This is my favorite late summer, almost-fall dinner. When the first harvest of apples and peaches coincides with farm-fresh cantaloupe, as well as fall-harvest raspberries, there’s nothing better to celebrate those flavors in a apricot-jam and yogurt dressing fruit salad alongside a huge pile of cinnamon-dusted rice and coconut-rolled chicken tenders.

The wonderful thing about this recipe is it is as good served cold – maybe even better – the next day for lunch. When my children took their first bite, at tonight’s dinner, they both lit up with recognition exclaiming, “Oh, this dish! I remember this! It’s my favorite!”

The original was a Better Homes & Garden, but needed some updating – getting rid of the corn flakes and using sourdough breadcrumbs with the coconut for the chicken-coating.

This dish easily doubles, which I always do because the leftovers are so flavorful, even cold, right out of the refrigerator.

Women Know Your Limits

Finally! A Candidate Worth a Vote!

I haven’t been this excited about a political candidate in I don’t know how long. Sarah Palin’s speech to the Republic Convention was well done, well delivered and well deserving of my support and vote. Up until Palin’s speech, I can say that I was not at all excited about the options open to me in the upcoming election. Now, if she can continue to present the same message, with the same classy, competency displayed last night, she will be a good reason to head to the polls come November.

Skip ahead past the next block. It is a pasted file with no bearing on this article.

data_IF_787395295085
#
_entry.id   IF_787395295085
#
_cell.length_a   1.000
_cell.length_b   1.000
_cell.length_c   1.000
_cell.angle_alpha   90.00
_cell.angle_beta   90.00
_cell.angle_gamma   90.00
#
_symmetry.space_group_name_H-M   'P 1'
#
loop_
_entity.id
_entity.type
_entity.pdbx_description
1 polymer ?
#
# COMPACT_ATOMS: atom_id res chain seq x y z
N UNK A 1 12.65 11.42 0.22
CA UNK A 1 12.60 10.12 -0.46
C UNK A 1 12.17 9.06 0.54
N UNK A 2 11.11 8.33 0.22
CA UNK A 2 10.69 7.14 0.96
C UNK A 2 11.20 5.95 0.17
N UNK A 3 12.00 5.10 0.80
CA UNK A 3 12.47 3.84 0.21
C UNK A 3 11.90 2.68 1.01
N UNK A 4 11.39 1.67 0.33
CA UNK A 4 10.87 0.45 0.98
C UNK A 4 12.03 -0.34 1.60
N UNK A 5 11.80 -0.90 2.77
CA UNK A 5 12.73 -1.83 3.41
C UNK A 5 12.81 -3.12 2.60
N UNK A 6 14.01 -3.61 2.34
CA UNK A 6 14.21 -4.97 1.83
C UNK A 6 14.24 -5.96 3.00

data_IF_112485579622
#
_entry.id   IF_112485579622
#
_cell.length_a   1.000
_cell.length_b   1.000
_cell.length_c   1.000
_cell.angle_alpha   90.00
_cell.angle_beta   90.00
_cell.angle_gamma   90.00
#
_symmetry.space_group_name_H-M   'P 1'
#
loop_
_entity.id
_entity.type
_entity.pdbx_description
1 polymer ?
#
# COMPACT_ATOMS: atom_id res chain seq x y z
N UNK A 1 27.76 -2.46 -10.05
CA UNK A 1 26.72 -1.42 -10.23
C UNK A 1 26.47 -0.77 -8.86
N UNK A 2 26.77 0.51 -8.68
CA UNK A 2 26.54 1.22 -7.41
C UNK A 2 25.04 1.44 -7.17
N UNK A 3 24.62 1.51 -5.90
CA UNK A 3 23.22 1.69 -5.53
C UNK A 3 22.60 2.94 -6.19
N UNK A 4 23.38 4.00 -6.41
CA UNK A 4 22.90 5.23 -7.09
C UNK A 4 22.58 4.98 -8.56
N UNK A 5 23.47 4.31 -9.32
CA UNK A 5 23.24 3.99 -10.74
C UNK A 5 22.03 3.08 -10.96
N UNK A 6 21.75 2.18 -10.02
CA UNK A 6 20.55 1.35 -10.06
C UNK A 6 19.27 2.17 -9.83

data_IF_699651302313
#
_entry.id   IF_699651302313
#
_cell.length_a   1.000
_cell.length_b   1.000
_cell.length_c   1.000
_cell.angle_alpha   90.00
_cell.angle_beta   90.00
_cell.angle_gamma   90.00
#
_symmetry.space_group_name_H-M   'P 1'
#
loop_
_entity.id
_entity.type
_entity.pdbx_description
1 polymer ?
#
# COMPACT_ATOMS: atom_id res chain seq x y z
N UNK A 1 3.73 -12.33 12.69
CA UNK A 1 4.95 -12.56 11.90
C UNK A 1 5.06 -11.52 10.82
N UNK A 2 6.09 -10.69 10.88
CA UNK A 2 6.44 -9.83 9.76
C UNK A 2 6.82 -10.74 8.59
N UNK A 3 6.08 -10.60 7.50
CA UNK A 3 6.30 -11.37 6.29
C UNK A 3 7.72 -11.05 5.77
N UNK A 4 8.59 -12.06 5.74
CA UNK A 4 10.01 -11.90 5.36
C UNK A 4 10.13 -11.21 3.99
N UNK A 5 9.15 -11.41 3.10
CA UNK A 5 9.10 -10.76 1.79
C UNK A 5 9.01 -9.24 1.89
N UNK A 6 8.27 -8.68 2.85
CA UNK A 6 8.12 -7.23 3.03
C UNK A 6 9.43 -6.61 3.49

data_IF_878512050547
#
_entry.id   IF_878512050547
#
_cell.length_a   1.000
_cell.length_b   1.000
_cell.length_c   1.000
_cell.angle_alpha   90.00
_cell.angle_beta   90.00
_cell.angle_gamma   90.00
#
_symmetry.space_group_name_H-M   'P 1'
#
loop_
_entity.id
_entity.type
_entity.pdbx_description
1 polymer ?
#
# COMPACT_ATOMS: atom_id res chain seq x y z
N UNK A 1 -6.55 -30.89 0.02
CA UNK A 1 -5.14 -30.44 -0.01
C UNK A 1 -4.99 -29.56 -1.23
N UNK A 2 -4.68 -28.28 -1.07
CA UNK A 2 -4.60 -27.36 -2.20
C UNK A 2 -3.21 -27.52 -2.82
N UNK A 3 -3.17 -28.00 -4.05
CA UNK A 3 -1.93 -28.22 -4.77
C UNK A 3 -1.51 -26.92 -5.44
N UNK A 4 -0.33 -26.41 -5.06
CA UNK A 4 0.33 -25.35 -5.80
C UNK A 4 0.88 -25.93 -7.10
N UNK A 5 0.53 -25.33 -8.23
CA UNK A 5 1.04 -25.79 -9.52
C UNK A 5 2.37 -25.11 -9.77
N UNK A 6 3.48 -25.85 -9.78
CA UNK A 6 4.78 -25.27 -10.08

“Jay Severin”, a local talk-radio host said it best in this morning’s blog

But even more enjoyable than Palin’s mastery of stage last night was the hilarious glumness and nastiness of the reactions by virtually all the “journalists” on TV: Keith Olberwellian, Chrissy Matthews, Gene Obama Robertson, Rachel Mad-Ow, et. al. all looked and sounded like children who had just lost their best friend.

And maybe they have: little Barack.



Translation: she was EFFECTIVE.

Greek Baking Powder Biscuit Piecrust

This is one of my favorite pie crusts when making vegetable-based tarts or quiches, such as my Garlicky Tomato Tart, which is a reformed Cooking Light recipe. Just like the tart needed some healthy updating – adding back grass-fed farm-fresh nutrients provided by properly-raised eggs and milk – the pie crust also needed some reclamation work, bringing it back in line with nutrient-dense foods of yesteryear, nearly lost to the industrialized, mass-produced, nutrient-deficient foods of today’s modern civilization.